There’s been an odd trend in recent years to name biopics after the subject, then concentrating just on a tiny sliver of their lives, a single incident that seemed to define them: The Queen, Lincoln, Capote. Amazingly, of these films, none more brilliantly distills the person to microcosm than Hitchcock. The director of dozens of films, most huge successes — before the modern era of cinecelebrity, he and John Ford were the only film directors whose names above the title meant something at the box office — Alfred Hitchcock’s words alone could fill countless volumes: His early silent thriller The Lodger; Rope, his single-shot riff on Leopold and Loeb; the classics Strangers on a Train, Rear Window, Dial M for Murder, North by Northwest; even his masterpiece, Vertigo, or his TV series. But this film sticks to one movie: Psycho.
Like Capote, however, this becomes an inspired framing device. No other Hitchcock film has had a popular legacy — just the words “Bates Motel” invoke instant imagery, and the term “shower scene” can only mean one thing … and you can hear the violins slashing as you read this, can’t you? But Psycho was also something of a departure for Hitch — a low budget, black-and-white B-movie that he elevated to cult status with an A-list cast and a savvy marketing campaign. He got the last of his five Oscar nominations for his work on it; he also lived comfortably on the income it generated.
But Hitch (played here with eerie verisimilitude by Anthony Hopkins) couldn’t have done it at all without his devoted wife Alma (Helen Mirren). Alma was his uncredited story editor, creative consultant, screenwriter, producer and cheerleader. She recommended Anthony Perkins (James D’Arcy) as Norman because, she felt, being a closeted homosexual would permit him to convey the duality of the character — a man with something serious to hide. She even suggested killing off the leading lady earlier than planned to really throw off the audience. And she did all this while enduring Hitch’s mood swings, his lecherous behavior toward a stable of blonde starlets (including prim housewife Janet Leigh, played here by Scarlett Johansson) and his unwarranted jealousy of her.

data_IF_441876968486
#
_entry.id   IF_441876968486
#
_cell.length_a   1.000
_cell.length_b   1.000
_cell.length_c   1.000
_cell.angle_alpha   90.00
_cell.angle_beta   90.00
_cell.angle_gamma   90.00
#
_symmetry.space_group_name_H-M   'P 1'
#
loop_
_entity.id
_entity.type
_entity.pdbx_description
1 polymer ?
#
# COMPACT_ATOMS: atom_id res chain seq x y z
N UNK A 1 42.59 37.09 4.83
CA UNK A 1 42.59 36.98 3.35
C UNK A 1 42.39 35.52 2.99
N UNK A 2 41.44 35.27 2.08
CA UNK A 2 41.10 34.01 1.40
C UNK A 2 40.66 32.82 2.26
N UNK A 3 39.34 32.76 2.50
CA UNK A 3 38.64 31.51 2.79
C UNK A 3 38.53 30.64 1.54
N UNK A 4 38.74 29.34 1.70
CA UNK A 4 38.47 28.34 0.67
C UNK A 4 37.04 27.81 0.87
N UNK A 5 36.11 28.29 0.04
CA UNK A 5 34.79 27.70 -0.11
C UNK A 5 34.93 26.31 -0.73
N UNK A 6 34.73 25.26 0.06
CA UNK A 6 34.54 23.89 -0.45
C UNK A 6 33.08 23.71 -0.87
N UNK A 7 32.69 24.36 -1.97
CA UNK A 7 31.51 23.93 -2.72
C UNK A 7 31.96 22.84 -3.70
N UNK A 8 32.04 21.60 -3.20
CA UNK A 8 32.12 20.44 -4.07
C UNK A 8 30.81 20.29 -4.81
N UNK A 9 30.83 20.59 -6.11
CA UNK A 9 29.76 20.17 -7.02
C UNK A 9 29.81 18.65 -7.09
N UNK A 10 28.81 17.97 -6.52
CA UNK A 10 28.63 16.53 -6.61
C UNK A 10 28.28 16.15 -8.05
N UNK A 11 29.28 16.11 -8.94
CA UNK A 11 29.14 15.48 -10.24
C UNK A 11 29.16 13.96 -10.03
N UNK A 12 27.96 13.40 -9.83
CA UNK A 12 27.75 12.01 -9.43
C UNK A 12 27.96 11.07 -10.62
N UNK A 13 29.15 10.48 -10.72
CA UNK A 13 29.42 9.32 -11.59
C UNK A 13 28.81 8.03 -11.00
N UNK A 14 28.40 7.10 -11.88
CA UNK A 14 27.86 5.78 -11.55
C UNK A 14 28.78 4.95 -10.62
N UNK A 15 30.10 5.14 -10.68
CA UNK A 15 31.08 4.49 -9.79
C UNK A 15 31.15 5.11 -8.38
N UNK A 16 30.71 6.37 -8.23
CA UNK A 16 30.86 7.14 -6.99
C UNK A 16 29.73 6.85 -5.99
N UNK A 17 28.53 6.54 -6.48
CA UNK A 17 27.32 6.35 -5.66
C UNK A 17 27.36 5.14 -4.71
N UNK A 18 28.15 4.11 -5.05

Hitchcock is that rarest of behind-the-scenes peeks at Hollywood, the kind that extrapolates character, even a touching love story, out of the banality of making a movie. The director, Sacha Gervasi, and the screenwriter, John J. McLaughlin, have given Hitch an invisible friend in the conscience of Ed Gein, the Wisconsin farmer whose murders inspired Psycho. He’s the devil on the shoulder, driving Hitch’s near-madness and adding depth to a familiar personality.
Of course, none of that would matter without Hopkins, dead-on as Hitch (he doesn’t so much look like the director as he does embody him), and Mirren, in another award-worthy performance. Their strained duet carries the wood and water, though everyone — especially D’Arcy, who holds his body in ways that conjure Perkins exactly, and Johansson, in one her most open screen performances — acquits themselves tremendously. Gervasi’s look (all retro Technicolor and VistaVision glamour and Edith Head-like costuming) and sense of black humor (all the jokes land beautifully) add to the Gestalt. Without becoming a navelgazing exercise in fanboydom, Hitchcock creates a crackling thriller worthy of The Master.
— Arnold Wayne Jones
Four stars. Now playing at the Angelika Film Center Mockingbird Station.
This article appeared in the Dallas Voice print edition November 30, 2012.
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